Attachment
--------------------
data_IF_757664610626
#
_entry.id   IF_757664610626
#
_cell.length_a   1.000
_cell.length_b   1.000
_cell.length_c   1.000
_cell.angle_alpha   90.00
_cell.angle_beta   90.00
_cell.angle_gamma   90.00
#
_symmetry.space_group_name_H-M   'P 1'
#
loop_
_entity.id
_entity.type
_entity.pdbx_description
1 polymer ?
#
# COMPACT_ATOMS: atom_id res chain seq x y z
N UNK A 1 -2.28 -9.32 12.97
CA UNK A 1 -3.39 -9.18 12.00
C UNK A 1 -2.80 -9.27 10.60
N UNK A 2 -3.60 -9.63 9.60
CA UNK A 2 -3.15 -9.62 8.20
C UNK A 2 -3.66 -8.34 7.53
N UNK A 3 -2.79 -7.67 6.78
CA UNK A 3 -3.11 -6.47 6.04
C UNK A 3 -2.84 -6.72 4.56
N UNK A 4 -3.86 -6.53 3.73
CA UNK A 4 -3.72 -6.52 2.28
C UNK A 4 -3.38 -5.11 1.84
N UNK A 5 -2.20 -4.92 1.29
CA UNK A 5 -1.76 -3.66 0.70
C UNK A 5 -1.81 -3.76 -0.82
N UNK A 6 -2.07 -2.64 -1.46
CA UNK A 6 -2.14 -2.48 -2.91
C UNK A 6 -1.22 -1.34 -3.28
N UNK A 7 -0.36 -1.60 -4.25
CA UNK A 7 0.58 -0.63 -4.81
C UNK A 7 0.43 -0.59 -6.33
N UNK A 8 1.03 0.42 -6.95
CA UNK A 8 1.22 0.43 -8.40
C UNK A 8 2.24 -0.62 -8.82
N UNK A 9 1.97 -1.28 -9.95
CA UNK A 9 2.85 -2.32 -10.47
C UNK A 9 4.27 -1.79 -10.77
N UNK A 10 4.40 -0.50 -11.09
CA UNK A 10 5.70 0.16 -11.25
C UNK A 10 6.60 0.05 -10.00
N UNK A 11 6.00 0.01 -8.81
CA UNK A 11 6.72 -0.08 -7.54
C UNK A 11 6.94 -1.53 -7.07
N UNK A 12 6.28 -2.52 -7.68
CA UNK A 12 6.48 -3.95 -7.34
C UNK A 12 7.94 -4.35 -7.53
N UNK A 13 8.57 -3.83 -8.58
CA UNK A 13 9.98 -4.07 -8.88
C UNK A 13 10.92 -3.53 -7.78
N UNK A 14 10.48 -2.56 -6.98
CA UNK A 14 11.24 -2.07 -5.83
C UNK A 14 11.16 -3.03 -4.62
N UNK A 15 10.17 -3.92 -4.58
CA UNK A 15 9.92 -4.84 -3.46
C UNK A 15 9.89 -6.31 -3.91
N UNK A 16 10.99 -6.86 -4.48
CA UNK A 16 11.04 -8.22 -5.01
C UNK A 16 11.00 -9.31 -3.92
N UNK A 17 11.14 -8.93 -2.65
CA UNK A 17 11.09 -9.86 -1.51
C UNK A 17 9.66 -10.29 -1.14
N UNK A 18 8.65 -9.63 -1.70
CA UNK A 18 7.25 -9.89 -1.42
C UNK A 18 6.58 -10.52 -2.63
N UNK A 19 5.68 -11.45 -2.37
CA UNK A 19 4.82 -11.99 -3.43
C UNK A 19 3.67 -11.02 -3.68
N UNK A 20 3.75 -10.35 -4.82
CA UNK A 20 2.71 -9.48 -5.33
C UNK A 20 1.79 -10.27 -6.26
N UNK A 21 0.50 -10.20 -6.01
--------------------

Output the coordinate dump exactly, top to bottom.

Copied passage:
data_IF_757664610626
#
_entry.id   IF_757664610626
#
_cell.length_a   1.000
_cell.length_b   1.000
_cell.length_c   1.000
_cell.angle_alpha   90.00
_cell.angle_beta   90.00
_cell.angle_gamma   90.00
#
_symmetry.space_group_name_H-M   'P 1'
#
loop_
_entity.id
_entity.type
_entity.pdbx_description
1 polymer ?
#
# COMPACT_ATOMS: atom_id res chain seq x y z
N UNK A 1 -2.28 -9.32 12.97
CA UNK A 1 -3.39 -9.18 12.00
C UNK A 1 -2.80 -9.27 10.60
N UNK A 2 -3.60 -9.63 9.60
CA UNK A 2 -3.15 -9.62 8.20
C UNK A 2 -3.66 -8.34 7.53
N UNK A 3 -2.79 -7.67 6.78
CA UNK A 3 -3.11 -6.47 6.04
C UNK A 3 -2.84 -6.72 4.56
N UNK A 4 -3.86 -6.53 3.73
CA UNK A 4 -3.72 -6.52 2.28
C UNK A 4 -3.38 -5.11 1.84
N UNK A 5 -2.20 -4.92 1.29
CA UNK A 5 -1.76 -3.66 0.70
C UNK A 5 -1.81 -3.76 -0.82
N UNK A 6 -2.07 -2.64 -1.46
CA UNK A 6 -2.14 -2.48 -2.91
C UNK A 6 -1.22 -1.34 -3.28
N UNK A 7 -0.36 -1.60 -4.25
CA UNK A 7 0.58 -0.63 -4.81
C UNK A 7 0.43 -0.59 -6.33
N UNK A 8 1.03 0.42 -6.95
CA UNK A 8 1.22 0.43 -8.40
C UNK A 8 2.24 -0.62 -8.82
N UNK A 9 1.97 -1.28 -9.95
CA UNK A 9 2.85 -2.32 -10.47
C UNK A 9 4.27 -1.79 -10.77
N UNK A 10 4.40 -0.50 -11.09
CA UNK A 10 5.70 0.16 -11.25
C UNK A 10 6.60 0.05 -10.00
N UNK A 11 6.00 0.01 -8.81
CA UNK A 11 6.72 -0.08 -7.54
C UNK A 11 6.94 -1.53 -7.07
N UNK A 12 6.28 -2.52 -7.68
CA UNK A 12 6.48 -3.95 -7.34
C UNK A 12 7.94 -4.35 -7.53
N UNK A 13 8.57 -3.83 -8.58
CA UNK A 13 9.98 -4.07 -8.88
C UNK A 13 10.92 -3.53 -7.78
N UNK A 14 10.48 -2.56 -6.98
CA UNK A 14 11.24 -2.07 -5.83
C UNK A 14 11.16 -3.03 -4.62
N UNK A 15 10.17 -3.92 -4.58
CA UNK A 15 9.92 -4.84 -3.46
C UNK A 15 9.89 -6.31 -3.91
N UNK A 16 10.99 -6.86 -4.48
CA UNK A 16 11.04 -8.22 -5.01
C UNK A 16 11.00 -9.31 -3.92
N UNK A 17 11.14 -8.93 -2.65
CA UNK A 17 11.09 -9.86 -1.51
C UNK A 17 9.66 -10.29 -1.14
N UNK A 18 8.65 -9.63 -1.70
CA UNK A 18 7.25 -9.89 -1.42
C UNK A 18 6.58 -10.52 -2.63
N UNK A 19 5.68 -11.45 -2.37
CA UNK A 19 4.82 -11.99 -3.43
C UNK A 19 3.67 -11.02 -3.68
N UNK A 20 3.75 -10.35 -4.82
CA UNK A 20 2.71 -9.48 -5.33
C UNK A 20 1.79 -10.27 -6.26
N UNK A 21 0.50 -10.20 -6.01